Nitze School of Advanced International Studies
Ulrike Guerot, formerly of the Institute for European Policy-Research in Paris, is an assistant professor of European studies. A specialist in economic and social issues on European integration, the Franco-German relationship and the enlargement of the European Union to Eastern Europe, Guerot was assistant director of the Association for the Monetary Union of Europe and parliamentary assistant in the German Bundestag. She received a doctorate from the University of Munster, Germany.
Suhnne Ahn, musicology, received a bachelor's degree from Yale and a master's and doctorate from Harvard and has been on the faculty at the University of Maryland, College Park. Her research interests include Beethoven sketch studies, 19th-century chamber music and the French instrumental school.
Lucy Chang, music theory, has performed as a soloist on both the flute and piano with the San Francisco Symphony, Eastern Music Festival Orchestra and Southern Methodist University Summer Festival Orchestra. An active chamber musician, Chang is a member of the Young/Chang Duo and a founding member of the East Winds Woodwinds Quintet, which toured Japan in 1996. A graduate of the Peabody Conservatory, Chang earned a bachelor's degree in piano and flute performance and a master's in flute performance. She received additional training in eurhythmics at The Juilliard School.
Anthony Gigliotti, clarinet, studied at the Curtis Institute and was principal clarinet of the Philadelphia Orchestra for 47 years until his retirement. He was also a founding member of the Philadelphia Woodwind Quintet and has participated in the Newport Chamber Music Festival and International Music Festival (Valencia, Spain). His consulting work for the Selmer Instrument Company resulted in the design of the Selmer Series 10G clarinet. Gigliotti is a faculty member at the Curtis Institute and Temple University and former faculty, Grand Teton Orchestral Seminar.
Nicholas Maw, composition, has taught at the Royal Academy of Music, London, the universities of Cambridge and Exeter, Yale School of Music, Boston University and Bard College. Maw's compositions range from opera and symphonic pieces through chamber to vocal, choral and solo instrumental works. He has written two operas, One-Man Show and The Rising of the Moon, and is now composing an opera based on William Styron's novel Sophie's Choice, commissioned by the BBC for the Royal Opera House, Covent Garden. Maw's music has been performed by major symphony orchestras in the United States, where he has received commissions from the Da Capo Ensemble, the St. Luke's Orchestra of New York and the Chamber Music Society of Lincoln Center.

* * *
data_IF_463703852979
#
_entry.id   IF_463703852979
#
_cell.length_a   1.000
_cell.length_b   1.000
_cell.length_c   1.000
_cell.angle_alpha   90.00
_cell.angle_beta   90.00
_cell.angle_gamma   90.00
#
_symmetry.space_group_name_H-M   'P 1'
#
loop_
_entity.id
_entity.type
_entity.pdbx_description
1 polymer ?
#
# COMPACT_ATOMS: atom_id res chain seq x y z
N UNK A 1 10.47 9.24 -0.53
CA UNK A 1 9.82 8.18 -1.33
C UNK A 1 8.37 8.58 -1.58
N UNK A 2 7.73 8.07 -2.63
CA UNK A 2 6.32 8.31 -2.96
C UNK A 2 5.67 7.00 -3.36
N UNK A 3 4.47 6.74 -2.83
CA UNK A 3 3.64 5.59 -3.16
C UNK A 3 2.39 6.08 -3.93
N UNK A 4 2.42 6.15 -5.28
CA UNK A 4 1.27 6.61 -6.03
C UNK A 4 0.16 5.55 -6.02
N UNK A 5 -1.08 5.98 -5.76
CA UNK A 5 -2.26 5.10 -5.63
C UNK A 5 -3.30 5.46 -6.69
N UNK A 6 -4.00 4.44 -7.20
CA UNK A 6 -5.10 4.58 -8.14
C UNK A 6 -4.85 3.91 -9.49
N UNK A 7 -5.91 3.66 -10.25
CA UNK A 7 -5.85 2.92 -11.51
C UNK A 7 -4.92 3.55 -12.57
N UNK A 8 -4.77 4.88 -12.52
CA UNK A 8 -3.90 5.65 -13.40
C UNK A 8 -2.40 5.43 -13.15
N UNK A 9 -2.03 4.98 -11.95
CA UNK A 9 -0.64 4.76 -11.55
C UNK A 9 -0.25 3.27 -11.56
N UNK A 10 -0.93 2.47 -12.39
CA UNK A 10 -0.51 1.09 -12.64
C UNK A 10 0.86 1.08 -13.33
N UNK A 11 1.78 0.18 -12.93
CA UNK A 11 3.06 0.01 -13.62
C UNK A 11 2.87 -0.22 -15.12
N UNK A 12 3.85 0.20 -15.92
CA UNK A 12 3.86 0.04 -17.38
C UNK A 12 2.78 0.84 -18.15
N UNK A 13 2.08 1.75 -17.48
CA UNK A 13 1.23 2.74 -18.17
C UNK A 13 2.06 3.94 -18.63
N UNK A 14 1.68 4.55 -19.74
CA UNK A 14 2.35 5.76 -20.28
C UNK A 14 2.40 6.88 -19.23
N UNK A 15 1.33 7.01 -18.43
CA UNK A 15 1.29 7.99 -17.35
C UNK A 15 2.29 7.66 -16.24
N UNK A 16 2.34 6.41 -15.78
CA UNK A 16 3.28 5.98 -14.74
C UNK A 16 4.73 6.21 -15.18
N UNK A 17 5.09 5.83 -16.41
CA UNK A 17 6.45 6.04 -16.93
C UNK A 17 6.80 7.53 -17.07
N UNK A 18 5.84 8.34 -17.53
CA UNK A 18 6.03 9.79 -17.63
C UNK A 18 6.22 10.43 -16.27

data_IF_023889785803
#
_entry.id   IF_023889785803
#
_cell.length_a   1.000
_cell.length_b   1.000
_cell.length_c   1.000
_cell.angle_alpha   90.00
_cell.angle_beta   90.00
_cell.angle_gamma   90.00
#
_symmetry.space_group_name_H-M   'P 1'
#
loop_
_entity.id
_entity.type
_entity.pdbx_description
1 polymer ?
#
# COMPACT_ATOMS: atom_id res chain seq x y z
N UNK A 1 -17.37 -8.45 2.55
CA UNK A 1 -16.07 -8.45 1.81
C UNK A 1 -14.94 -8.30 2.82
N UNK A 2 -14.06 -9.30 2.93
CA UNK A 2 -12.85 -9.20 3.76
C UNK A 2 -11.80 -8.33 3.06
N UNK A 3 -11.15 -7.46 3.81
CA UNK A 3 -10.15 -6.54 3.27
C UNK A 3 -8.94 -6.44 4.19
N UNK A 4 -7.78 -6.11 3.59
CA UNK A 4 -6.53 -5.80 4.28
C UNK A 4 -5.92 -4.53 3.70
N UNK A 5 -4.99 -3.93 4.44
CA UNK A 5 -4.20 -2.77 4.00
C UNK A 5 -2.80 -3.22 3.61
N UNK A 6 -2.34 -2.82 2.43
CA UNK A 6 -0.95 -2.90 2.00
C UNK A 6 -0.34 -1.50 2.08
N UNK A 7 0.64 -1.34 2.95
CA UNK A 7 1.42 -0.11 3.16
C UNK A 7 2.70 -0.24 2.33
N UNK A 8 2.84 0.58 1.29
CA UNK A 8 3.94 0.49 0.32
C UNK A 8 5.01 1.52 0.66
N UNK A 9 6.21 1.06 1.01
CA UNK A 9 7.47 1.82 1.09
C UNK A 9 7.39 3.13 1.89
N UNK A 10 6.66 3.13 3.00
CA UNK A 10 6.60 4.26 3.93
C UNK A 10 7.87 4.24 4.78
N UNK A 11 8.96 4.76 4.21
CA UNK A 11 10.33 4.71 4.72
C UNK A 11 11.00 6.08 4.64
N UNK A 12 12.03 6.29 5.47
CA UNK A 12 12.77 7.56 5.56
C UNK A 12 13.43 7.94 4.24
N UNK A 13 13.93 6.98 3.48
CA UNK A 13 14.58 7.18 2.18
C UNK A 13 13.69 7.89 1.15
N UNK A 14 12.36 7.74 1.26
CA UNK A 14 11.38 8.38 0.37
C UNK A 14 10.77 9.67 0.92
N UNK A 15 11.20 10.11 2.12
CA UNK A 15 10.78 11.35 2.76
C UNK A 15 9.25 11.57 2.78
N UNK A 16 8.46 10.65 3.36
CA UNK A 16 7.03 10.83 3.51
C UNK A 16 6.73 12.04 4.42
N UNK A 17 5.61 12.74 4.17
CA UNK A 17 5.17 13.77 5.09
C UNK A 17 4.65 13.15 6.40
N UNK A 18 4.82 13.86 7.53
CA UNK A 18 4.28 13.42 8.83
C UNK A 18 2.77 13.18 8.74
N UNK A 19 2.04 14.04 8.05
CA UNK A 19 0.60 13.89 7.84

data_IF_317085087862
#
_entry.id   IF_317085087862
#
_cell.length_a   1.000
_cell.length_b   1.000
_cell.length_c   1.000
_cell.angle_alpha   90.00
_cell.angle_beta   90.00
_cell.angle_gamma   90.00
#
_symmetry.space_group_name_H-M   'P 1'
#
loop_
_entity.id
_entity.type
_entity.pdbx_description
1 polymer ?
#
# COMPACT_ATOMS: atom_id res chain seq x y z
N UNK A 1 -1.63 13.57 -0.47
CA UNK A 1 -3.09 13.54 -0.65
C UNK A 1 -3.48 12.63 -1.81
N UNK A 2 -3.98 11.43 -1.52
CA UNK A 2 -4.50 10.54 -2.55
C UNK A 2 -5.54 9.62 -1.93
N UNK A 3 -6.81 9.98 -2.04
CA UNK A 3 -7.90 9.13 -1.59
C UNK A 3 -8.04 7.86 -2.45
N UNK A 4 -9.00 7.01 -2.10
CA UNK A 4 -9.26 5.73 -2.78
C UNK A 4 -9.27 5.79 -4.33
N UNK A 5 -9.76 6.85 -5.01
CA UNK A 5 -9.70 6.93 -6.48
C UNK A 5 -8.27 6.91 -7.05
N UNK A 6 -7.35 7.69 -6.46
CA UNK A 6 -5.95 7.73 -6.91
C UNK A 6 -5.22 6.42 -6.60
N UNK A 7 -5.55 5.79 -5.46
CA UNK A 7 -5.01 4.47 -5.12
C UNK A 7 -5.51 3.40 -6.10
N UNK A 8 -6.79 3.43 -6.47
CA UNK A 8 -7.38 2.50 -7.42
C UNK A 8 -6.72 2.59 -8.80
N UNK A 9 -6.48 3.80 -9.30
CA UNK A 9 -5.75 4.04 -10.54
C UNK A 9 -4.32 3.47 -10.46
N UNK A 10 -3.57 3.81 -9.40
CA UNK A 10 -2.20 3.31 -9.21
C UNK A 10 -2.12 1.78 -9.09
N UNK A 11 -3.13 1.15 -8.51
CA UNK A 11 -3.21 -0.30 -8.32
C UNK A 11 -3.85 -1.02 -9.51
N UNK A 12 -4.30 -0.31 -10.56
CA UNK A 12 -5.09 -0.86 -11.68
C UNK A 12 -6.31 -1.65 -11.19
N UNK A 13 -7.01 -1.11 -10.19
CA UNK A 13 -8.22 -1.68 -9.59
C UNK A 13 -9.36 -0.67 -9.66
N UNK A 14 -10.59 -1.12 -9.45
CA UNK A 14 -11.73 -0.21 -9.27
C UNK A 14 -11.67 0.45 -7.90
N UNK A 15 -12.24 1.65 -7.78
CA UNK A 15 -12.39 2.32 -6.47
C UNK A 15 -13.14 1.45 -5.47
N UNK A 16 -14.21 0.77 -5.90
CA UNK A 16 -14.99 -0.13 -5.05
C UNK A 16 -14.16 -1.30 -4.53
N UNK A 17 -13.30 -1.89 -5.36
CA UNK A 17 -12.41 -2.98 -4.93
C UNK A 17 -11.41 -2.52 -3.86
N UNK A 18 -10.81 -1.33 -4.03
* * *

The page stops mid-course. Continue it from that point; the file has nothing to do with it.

Deidra Palmour, voice, received bachelor's and master's degrees from Baylor University and has performed with opera companies throughout the United States and in Nice, Hong Kong and the Netherlands. Her Carnegie Hall debut as soloist with the New York Choral Society was in 1992. She is a member of the Guilford Trio; recipient of grants from the Sullivan, Shoshana and Steber foundations; and winner of Metropolitan Opera, Baltimore Opera and Loren Zachary National Opera awards.
Alan Stepansky, cello, received a bachelor's degree from Harvard University and studied at the Curtis Institute and the University of Pennsylvania. He was principal cellist of the Boston Pops Esplanade Orchestra and a member of the Boston Symphony Orchestra and has appeared with the Mostly Mozart Festival, Chamber Music Society of Lincoln Center, Washington National Gallery and the New York Philharmonic Ensembles. He has been on the faculty at Harvard, MIT and the Manhattan School of Music.
Robert Van Sice, percussion, received a bachelor's degree from the Cleveland Institute and a master's from the South African College of Music. His recital and concerto performances in Europe, North America, Africa and the Far East have included premieres of more than 100 works for marimba. He was formerly principal percussionist, Bilbao Symphony, Spain; principal timpanist, Cape Town Symphony, South Africa; and former faculty, Rotterdam Conservatory, Holland; Freiburg Conservatory, Germany; Brussels Royal Conservatory, Belgium; and Geneva Conservatory, Switzerland. He is director of Percussion Studies, Yale School of Music.
School of Continuing Studies